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Alzheimer's Friend Support

Updated on November 22, 2016

I have been doing some serious thinking over the last few months. I think of all the people a person calls friend. I have a hard time believing that some people who say they are your friend desert you when you have a problem in your life. Then there are the friends who come forward and would do anything to help you through the tough situation. I learned first hand that friends can be a great asset when something happens to a loved one. I learned that they come forward and offer to take care of your loved one so you can have some down time.

I belong to an online support group for Alzheimer's. I hear stories of how their family abandoned them. I understand some family members are in denial but that makes it so hard on the one's left to take care of the loved one. Friends stop coming by because they don't know how to react around your loved one. This is not fair to the caregiver of the loved one. Some diseases people aren't scared of and continue to come but give them a disease that they don't understand and it is like the plaque has broke out. People are people. They need contact with others.

How many times has a friend been there to hold you when you are at the end of yourself. You can't do anything to help your loved one. You just need to vent but the friend doesn't know what to say so they don't come. A person gets frustrated with being the only one taking care of the loved one. You go with your loved one to the doctor or the hospital and the doctor treats you like you don't know anything about your loved one. Who does this doctor think they are? You are the one that is there with your Mom or Dad.

Having went through being a caregiver for a loved one with Alzheimer's I understand what my support group is feeling. So many times I wish I lived closer so I could give them a hug and let them cry or even just take some time for themselves. I have been down the road where my Dad didn't want to eat and I felt so frustrated as to what to do. I had to take a close look at his last wishes and make sure I didn't cross the line. In frustration I turned to the support group to reassure me that I wasn't alone. There are so many new members who are just starting the journey that no one is there to help them.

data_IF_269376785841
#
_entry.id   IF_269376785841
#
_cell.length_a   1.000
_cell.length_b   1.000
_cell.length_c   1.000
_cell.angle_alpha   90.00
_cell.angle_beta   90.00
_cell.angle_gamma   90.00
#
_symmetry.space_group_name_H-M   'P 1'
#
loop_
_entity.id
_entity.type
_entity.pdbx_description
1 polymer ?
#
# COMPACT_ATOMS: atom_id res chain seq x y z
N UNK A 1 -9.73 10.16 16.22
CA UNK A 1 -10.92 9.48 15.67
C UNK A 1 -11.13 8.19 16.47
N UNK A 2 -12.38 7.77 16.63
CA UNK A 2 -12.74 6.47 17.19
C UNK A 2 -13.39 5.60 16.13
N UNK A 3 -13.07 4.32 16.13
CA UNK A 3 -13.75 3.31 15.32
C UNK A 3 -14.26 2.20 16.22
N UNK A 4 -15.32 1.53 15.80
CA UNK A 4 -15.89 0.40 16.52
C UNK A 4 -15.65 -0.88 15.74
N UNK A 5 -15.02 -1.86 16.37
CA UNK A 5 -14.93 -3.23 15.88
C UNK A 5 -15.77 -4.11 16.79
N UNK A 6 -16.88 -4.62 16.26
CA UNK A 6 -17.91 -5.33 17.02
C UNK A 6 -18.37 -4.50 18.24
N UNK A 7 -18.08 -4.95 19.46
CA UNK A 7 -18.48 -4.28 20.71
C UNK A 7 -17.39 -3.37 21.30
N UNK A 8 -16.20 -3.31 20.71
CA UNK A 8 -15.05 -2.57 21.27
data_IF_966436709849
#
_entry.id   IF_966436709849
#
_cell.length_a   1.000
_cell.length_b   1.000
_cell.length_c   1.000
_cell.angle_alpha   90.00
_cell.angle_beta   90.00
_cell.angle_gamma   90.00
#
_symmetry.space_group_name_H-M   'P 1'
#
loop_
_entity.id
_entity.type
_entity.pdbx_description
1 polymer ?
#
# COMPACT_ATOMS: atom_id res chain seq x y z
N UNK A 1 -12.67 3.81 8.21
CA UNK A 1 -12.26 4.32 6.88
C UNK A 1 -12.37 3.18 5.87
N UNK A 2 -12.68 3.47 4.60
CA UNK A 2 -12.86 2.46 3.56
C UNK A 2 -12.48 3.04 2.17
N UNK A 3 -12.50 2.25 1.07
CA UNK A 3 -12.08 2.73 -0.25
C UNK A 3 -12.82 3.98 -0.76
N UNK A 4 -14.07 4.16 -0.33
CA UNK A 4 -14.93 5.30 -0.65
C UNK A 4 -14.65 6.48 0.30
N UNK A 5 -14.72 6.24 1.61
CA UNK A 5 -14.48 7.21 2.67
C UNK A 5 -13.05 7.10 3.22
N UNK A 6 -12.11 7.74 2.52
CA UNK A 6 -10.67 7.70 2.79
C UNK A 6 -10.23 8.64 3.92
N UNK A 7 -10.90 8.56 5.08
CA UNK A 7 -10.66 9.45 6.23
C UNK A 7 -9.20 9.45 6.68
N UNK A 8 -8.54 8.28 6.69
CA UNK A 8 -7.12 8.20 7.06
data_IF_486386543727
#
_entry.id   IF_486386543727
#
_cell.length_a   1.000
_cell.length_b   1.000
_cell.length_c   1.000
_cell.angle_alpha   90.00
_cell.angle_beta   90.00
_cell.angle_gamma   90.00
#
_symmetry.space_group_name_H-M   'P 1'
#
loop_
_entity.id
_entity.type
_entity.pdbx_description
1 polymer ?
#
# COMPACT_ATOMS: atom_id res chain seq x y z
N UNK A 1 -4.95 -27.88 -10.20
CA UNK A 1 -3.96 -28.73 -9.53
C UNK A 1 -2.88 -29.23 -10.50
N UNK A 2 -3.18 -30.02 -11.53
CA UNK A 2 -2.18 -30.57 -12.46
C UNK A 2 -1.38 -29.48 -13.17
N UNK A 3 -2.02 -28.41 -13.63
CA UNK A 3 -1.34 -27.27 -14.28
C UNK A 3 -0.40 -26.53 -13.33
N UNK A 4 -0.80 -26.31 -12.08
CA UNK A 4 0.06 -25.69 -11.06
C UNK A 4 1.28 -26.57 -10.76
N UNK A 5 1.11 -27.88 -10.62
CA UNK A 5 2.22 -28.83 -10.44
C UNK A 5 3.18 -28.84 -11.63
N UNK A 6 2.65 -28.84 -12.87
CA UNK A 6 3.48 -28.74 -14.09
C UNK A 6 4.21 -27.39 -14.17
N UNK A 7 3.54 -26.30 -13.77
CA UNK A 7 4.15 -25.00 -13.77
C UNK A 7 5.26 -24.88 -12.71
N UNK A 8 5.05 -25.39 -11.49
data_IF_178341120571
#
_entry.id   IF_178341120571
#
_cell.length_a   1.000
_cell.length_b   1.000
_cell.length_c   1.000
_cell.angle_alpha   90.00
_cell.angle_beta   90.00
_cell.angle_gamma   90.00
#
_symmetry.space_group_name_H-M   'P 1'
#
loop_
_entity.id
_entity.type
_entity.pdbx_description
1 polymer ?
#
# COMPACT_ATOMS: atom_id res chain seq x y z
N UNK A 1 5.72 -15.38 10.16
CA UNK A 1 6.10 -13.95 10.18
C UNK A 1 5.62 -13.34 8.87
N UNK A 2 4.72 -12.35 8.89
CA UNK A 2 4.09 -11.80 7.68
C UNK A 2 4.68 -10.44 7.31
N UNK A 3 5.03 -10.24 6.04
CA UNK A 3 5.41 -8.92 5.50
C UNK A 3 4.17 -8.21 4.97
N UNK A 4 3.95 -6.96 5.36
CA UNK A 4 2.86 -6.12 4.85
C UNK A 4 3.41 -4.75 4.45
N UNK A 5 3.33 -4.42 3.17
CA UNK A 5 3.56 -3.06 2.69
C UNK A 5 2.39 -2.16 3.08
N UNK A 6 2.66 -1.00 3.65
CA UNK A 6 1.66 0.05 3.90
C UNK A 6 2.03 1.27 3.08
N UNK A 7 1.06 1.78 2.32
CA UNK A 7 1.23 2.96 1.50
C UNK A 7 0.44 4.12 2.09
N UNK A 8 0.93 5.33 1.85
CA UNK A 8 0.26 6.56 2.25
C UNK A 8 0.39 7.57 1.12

I never realized that the paperwork is so much and has to be done like right after the diagnosis. Guardianship was the hardest. How to you turn into two people. You have to keep your emotions in check because you can't make your loved ones decisions about life and death with your emotions. You have to be in their mind and do what you know they would want. Do they want to be kept alive by artificial means or just die? This is when that friend can be there for you. They know your loved one and can be impartial. You as the loved one is thinking that you want to put Mom or Dad or husband on life support. Your friend takes you in their arms and hugs you and sits you down and tells you that maybe you should think if you were in this condition and you knew the outcome would you like to be put on a breathing machine? Do you want to be fed by an artificial feeding tube? Do you want Mom or Dad to be a vegetable?

I know when you have been through something like this you can often be a better friend to someone who is going through it now. You can prepare them for what is ahead of them and be there for them when it gets to the tough decisions like the end of life decisions.

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